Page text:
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Last Updated: Mar 1, 2019


Skiing, sledding and enjoying the outdoors are great ways to stay in shape during the colder months. But if you do venture out, it’s important to protect your skin from injury. Most people have heard of frostbite, but cold can also cause another painful condition called chilblains.

chilblains on toes (source: james heilman md)

Chilblains are patches of skin in which the capillaries (tiny blood vessels) have been injured by chilling and rewarming. They’re typically red, swollen, itchy and painful. Chilblains most commonly affect the nose, fingers, toes, heels and ears.

Chilblains usually aren’t dangerous, but they can be very painful and unpleasant. The condition also makes the skin susceptible to infection, which can cause serious illness and permanent tissue damage. Because chilblains cause permanent damage to the capillaries, they tend to recur (come back) if your skin gets really cold again.

Experts aren’t sure how common chilblains are in the United States. In England, which has a cold damp climate, about ten percent of the population develop the condition each year.

Risk factors for chilblains include:

  • Being female
  • Low body weight
  • Family history
  • Smoking
  • Certain medical conditions, including lupus disease, diabetes, Celiac disease, and Raynaud’s disease.


Chilblains usually appear after skin is exposed to cold, damp air for several hours. They typically develop in temperatures between 32 and 60 degrees F. (Interestingly, they’re rare in extremely cold climates, which tend to be drier.)

No one is sure exactly how chilblains form, but experts believe they’re an abnormal reaction to rewarming. When the skin is cold, the capillaries get narrow. Sudden warming causes blood to rush toward these constricted vessels before they can open again. The excess blood leaks into surrounding tissue, causing pain and swelling.


The first signs of chilblains are small patches of itchy, red skin that appear on the skin 12 to 24 hours after exposure to cold and rewarming.
These may be accompanied by:

  • Pain or burning
  • Swelling
  • Discolored skin (ranging from red to dark blue)
  • Blistering or ulceration (in severe cases).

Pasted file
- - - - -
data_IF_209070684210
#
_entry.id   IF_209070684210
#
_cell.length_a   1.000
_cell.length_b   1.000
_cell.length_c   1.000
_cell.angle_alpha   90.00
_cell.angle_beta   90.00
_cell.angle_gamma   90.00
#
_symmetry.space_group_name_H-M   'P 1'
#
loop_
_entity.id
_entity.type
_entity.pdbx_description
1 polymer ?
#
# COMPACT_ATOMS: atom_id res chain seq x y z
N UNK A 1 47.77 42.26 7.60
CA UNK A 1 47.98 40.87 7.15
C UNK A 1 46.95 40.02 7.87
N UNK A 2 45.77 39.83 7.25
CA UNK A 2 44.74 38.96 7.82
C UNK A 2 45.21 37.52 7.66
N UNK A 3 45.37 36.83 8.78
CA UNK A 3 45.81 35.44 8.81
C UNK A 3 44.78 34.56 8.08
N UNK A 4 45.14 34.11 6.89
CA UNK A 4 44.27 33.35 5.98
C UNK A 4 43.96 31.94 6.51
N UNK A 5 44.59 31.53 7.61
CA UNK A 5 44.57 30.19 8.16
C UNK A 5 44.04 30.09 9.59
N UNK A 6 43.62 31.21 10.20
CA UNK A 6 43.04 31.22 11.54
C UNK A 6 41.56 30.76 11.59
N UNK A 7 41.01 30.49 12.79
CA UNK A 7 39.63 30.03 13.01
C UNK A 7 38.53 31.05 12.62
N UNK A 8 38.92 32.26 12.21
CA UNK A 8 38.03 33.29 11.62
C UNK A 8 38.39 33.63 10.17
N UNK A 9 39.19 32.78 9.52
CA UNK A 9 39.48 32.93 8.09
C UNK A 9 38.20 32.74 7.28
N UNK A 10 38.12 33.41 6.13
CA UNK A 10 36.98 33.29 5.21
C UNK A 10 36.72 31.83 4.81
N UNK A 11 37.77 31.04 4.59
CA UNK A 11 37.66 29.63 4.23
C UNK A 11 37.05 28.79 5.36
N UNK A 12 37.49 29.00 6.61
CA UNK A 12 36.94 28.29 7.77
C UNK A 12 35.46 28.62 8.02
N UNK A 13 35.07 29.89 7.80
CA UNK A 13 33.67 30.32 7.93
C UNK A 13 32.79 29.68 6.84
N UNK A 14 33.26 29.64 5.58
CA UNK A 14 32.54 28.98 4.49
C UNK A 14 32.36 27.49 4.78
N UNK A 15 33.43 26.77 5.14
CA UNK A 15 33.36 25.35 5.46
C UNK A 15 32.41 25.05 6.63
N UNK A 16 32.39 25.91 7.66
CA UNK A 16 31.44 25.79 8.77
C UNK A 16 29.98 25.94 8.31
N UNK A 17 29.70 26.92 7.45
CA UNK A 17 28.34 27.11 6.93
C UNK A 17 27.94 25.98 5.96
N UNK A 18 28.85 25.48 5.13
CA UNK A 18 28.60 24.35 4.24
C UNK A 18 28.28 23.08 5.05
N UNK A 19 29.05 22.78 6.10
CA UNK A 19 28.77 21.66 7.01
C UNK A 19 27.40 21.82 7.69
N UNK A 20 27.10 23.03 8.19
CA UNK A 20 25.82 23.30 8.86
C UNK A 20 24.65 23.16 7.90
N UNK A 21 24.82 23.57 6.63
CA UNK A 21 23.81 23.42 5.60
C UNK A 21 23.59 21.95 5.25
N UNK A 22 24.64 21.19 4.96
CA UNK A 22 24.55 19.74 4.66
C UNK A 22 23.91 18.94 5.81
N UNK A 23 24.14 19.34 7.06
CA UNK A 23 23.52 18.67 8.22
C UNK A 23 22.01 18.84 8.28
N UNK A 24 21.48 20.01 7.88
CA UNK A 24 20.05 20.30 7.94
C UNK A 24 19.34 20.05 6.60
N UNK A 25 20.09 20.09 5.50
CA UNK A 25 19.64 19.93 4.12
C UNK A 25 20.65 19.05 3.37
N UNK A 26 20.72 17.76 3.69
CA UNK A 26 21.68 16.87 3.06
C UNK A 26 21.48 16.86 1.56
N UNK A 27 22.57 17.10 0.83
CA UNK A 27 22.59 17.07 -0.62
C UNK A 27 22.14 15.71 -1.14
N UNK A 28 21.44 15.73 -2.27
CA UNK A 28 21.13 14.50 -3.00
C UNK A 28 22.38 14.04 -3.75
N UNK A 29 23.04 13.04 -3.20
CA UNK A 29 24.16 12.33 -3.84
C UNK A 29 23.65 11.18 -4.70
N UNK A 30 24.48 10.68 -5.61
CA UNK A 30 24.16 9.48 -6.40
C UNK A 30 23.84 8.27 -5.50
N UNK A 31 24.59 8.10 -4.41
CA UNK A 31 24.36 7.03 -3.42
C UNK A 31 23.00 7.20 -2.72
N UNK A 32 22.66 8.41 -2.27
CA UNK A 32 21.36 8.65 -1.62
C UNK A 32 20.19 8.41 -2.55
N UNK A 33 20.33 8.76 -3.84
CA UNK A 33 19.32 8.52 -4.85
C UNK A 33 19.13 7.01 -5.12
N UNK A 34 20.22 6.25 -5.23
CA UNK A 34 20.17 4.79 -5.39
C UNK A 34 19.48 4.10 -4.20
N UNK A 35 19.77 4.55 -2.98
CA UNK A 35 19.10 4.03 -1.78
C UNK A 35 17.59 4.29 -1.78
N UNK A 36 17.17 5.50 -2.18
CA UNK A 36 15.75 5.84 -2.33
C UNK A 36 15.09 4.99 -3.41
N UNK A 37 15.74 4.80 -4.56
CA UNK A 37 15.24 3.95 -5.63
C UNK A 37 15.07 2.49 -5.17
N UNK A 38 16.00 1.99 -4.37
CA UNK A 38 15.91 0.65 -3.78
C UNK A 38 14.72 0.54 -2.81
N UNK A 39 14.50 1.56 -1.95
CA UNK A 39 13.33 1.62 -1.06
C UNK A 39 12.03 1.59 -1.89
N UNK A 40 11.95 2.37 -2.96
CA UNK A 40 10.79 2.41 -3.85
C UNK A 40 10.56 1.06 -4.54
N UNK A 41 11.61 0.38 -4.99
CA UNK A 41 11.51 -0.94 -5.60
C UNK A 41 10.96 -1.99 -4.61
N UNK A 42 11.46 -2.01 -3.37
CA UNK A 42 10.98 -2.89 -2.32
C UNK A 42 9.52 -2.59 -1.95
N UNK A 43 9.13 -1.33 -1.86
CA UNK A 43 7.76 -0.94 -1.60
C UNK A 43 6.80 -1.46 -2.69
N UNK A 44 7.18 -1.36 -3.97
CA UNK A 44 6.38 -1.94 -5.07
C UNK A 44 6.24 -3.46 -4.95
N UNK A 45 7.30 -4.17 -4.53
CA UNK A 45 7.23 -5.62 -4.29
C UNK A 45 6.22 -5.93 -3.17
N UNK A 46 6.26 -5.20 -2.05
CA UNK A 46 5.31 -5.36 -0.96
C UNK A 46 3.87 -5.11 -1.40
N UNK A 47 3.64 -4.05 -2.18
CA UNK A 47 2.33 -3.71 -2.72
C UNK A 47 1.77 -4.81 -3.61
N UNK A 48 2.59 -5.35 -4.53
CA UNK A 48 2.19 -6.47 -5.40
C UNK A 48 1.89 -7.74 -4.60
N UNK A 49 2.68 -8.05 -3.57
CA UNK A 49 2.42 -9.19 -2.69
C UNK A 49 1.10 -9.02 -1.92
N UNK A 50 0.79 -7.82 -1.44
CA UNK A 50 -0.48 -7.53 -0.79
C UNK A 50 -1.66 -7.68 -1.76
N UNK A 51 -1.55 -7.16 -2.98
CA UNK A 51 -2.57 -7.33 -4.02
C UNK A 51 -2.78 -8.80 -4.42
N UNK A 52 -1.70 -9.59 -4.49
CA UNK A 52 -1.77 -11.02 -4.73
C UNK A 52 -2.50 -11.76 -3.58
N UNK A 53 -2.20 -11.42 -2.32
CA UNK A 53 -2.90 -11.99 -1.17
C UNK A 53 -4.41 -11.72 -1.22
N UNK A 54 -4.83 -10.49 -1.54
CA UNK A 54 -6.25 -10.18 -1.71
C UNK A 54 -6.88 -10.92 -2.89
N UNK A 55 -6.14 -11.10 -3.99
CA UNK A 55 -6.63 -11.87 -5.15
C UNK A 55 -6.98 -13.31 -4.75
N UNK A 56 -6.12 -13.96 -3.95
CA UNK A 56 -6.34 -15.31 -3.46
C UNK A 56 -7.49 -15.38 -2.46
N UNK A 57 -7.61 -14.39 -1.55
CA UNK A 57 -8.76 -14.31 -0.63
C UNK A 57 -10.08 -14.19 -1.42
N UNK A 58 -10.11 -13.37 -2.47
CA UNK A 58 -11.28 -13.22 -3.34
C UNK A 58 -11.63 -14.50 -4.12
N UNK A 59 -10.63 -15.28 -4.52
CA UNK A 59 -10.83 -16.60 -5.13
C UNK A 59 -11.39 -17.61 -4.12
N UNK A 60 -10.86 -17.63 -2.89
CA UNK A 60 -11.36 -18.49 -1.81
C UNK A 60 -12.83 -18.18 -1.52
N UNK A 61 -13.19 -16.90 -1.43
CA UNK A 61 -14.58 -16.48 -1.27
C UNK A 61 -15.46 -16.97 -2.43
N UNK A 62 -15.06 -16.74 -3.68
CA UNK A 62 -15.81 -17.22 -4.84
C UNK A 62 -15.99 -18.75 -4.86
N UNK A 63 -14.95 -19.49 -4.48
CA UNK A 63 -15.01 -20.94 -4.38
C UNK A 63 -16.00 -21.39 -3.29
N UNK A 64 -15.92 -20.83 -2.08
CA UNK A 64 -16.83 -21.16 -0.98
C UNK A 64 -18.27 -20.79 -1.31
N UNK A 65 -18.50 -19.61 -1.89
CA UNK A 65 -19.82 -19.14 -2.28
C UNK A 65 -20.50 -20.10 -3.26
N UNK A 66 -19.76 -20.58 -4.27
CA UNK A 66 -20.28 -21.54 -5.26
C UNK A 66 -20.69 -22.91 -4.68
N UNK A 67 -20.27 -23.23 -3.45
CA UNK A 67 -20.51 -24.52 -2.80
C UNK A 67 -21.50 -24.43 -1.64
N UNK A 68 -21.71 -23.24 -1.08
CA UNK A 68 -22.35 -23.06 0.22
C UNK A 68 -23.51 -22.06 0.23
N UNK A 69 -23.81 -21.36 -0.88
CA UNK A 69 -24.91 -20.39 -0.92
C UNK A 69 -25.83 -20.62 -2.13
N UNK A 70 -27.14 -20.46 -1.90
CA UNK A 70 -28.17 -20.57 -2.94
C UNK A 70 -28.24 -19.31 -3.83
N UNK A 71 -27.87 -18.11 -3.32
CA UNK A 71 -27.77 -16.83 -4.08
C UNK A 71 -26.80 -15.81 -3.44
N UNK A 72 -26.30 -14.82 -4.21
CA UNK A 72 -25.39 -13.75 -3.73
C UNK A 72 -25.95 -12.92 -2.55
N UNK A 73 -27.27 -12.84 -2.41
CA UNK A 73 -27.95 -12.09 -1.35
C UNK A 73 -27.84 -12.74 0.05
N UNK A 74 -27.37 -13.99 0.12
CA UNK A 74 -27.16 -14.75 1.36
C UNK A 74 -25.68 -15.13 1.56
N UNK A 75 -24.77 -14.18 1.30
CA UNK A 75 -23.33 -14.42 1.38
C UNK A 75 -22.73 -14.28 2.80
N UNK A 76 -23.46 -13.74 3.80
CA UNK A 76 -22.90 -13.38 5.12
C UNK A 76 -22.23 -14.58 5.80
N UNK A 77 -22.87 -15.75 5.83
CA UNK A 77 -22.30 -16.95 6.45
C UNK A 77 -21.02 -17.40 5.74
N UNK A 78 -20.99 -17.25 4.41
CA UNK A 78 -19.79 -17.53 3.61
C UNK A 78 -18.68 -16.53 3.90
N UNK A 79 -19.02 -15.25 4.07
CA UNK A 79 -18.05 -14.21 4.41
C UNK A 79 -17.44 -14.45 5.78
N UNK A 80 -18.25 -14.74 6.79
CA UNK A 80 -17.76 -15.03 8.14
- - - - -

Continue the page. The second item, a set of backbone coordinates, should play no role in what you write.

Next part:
Diagnosis and Treatment

Home Care

It’s usually fine to treat chilblains at home if symptoms aren’t too bad. Keep the affected body part warm, but not too hot. (Don’t place the area against a heat source like a stove and heating pad.) Avoid scratching the chilblain and use over-the-counter lotion to combat itching. If skin is broken, clean the affected area with antiseptic, keep it bandaged, and change the bandage every other day.

See your primary care provider if you notice the following infection symptoms:

  • Pus in the affected areas
  • Feeling tired or generally unwell
  • Fever above 100.4 degrees F
  • Swollen glands.

Other reasons to seek medical attention:

  • Pain is severe
  • Condition doesn’t improve in a week or two
  • You have poor circulation due to diabetes or another medical condition.


Most cases of chilblains can be treated by a primary care provider. A history and physical exam are usually enough to diagnose the problem.

Chronic (long-term, recurring) chilblains can be a sign of another illness such as lupus disease or leukemia. To help diagnose any underlying medical conditions, your doctor may order:

  • Blood tests. Blood is drawn through a needle and analyzed in a lab.
  • Punch biopsy. A small piece of skin is removed and viewed under a microscope.

To help heal chilblains and prevent recurrences, your doctor may prescribe:

  • Corticosteroid creams. These powerful anti-inflammatory medications can be rubbed on the injured area to reduce swelling and itching.
  • Nifedipine. This blood pressure medicine relaxes the blood vessels and promotes healthy circulation. It helps to prevent seasonal recurrences of chilblains.
  • Wound care. If the affected area is blistered or ulcerated, it should be cleaned regularly, treated with antiseptic and protected with a dressing to prevent infection.


If no infection is present, chilblains should clear up without treatment in one to three weeks.


The best way to prevent chilblains is to avoid exposing your skin to the cold. Some tips:

  • Dress appropriately for cold weather. Layered clothing provides the best insulation.
  • In very cold weather, cover all skin, especially your hands, feet, and face.
  • Wear a hat to minimize heat loss.
  • Restricted circulation can increase the risk of chilblains, so choose cold-weather clothing and footwear that fits well.
  • Before going out into the cold, warm up your hands and feet.
  • If skin does get chilled, rewarm it slowly.
  • Stop smoking. This will improve your circulation, which tends to decrease the risk of chilblains.


  • Chilblains (Dec. 6, 2012). Mayo Foundation for Medical Education and Research. Retrieved Nov. 18, 2015, from
  • Chilblains (Jan. 9, 2015). National Health Service (UK). Retrieved Nov. 18, 2015, from
  • Cold Stress (July 30, 2014). The National Institute for Occupational Safety and Health. Retrieved Nov. 18, 2015, from
  • Pernio (Nov. 17, 2014). Medscape. Retrieved Nov. 18, 2015, at

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Tina Shahian, PhD

Tina is a writer for Innerbody Research, where she has written a large body of informative guides about health conditions.


A communication specialist in life science and biotech subjects, Tina’s successful career is rooted in her ability to convey complex scientific topics to diverse audiences. Tina earned her PhD in Biochemistry from the University of California, San Francisco and her BS degree in Cell Biology from U.C. Davis. Tina Shahian’s Linkedin profile.


In her spare time, Tina enjoys drawing science-related cartoons.